My advice; do the research before you take your baby to the doctor. Organizations like the Colorado Children’s Immunization Coalition and talking with your pediatrician will help put your mind at ease and help you make the right choice in immunizing your child.

Guest Mom JoAnn: Getting Poke’d

Welcome a lighthearted approach to vaccines from Guest Mom JoAnn Rasmussen

JoAnn Rasmussen writes at The Casual Perfectionist and is also the assistant editor at Mile High Mamas, the Denver Post’s parenting blog and online community.  JoAnn and her husband have a four-year old daughter named Claire.

JoAnn is a self-proclaimed perfectionist, but doesn’t consider herself to be the stuffy, up-tight kind. She’s more of a casual perfectionist, hence the name of her website. She tries her hardest to focus on the positive, learn from the negative, and laugh at both. In fact, she is a firm believer in the notion that if you haven’t laughed today, you weren’t really paying attention.

I’ll never forget Claire’s first trip to the doctor’s office for a shot she would actually remember.  It was October 2007, right in the midst of flu shot season, and I wasn’t sure how things would go.  At 22-months old, Claire was exponentially more mobile than she was last time.  We’d always been really lucky when it came to shots, so I was hoping this time would be no different.

When Claire was a baby, I never hesitated in getting her fully vaccinated on the schedule that our pediatrician had recommended.  As a mother, it tugged at my heart to see the momentary flash of pain in her eyes, but it was quickly replaced by her beautiful smile, and I knew it was worth it.

I was so thankful to have access to these vaccines.  The thought of protecting my child from the deadly diseases that had plagued my relatives only a generation before was worth it.  Knowing that by getting my child vaccinated, she wouldn’t contract and pass along one of those preventable diseases to someone younger or unprotected was worth it.

Still, this was going to be the first time she’d actually remember getting a vaccine, and I wanted it to go well.

That morning, I set the scene.  “Guess where we get to go today! We get to go to the doctor’s office, and he’s going to give you a flu shot. He’s going to give you a shot in the arm. And, it will feel like a poke!” I said as I lightly pinched her upper arm. “Momma’s going to get a flu shot too, and she’s going to get a poke in the arm, just like Claire!”

“The doctor’s gonna poke my arm!” she said excitedly. “The doctor’s gonna poke Momma’s arm!” She didn’t understand that there could be pain involved with a poke in the arm, but I let her run with it. Any chance to go on an adventure was exciting, and I was hoping to use that excitement to my advantage.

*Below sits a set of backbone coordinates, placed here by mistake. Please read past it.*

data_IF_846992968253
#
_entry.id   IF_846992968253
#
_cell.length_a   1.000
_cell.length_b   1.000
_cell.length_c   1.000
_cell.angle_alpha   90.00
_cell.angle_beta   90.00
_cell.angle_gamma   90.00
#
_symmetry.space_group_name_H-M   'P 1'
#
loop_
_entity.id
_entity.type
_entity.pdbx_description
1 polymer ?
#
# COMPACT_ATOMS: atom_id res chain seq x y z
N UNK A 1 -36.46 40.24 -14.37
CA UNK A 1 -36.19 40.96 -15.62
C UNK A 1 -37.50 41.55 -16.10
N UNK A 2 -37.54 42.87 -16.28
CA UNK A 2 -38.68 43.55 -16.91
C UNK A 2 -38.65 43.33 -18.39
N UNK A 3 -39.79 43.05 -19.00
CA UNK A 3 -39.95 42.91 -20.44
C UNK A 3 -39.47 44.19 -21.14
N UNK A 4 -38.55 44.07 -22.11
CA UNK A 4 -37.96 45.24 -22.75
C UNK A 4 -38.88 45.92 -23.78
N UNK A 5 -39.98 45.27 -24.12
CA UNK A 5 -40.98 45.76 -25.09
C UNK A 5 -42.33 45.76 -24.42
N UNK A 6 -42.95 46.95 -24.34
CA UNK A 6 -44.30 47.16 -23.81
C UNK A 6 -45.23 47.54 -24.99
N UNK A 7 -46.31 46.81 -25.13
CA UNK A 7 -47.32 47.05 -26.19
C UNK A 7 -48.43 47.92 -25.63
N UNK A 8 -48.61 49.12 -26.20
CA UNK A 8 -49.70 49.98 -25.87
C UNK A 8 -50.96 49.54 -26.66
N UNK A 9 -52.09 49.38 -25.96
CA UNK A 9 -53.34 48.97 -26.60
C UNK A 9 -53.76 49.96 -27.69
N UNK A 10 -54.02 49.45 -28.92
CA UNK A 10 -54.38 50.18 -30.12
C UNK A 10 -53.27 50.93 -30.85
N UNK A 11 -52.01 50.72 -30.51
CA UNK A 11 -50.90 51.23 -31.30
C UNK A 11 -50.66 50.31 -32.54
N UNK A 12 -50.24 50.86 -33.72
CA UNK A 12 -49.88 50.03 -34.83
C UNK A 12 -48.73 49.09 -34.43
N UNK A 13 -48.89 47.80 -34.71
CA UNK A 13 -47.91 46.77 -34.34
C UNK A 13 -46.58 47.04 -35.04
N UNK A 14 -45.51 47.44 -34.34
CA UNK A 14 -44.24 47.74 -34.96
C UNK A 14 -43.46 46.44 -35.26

When we got to the office, she didn’t want to wait for me to fill out the paperwork, and she headed down the hallway with one of the little chairs. “I’m gonna go see the doctor! He’s gonna poke my arm!” she yelled as she pushed the chair through the doorway.  Luckily, I was able to retrieve her before she got too far.

Claire’s excitement was nearly as contagious as the toys over on the “sick kid” side of the waiting room, and this was quite entertaining for the receptionists. They certainly didn’t see this every day.

Because this was a “Flu Shot Clinic,” there were lots of people in line with us.  “The doctor’s gonna poke my arm!” Claire told a little girl waiting in line in front of us.  Claire didn’t understand why this was so upsetting to the little girl who now had a look of shocked panic on her face. “Oh yes. We’re really excited about getting our flu shots,” I said to the little girl and her mother. What else could I do?

Then, it was our turn. The nurse called, “Next!” and Claire dragged me into the room. “Hurry, Momma! Hurry! The doctor’s gonna poke my arm!”

I got my shot first, and then it was Claire’s turn. It took three seconds, and she didn’t even flinch! She was all smiles and even thanked the nurse. The nurse gave her a big yellow smiley face sticker. As Claire was clutching her newest prized possession she said, “The doctor poke’d my arm! The doctor poke’d Momma’s arm! I got a sticker!!”

Over the years, our experience has remained the same, and I am glad that the hardest part about getting a vaccine is containing our excitement while waiting in line.

Why We Vaccinate

Do you think vaccines are important to the health and well-being of our community?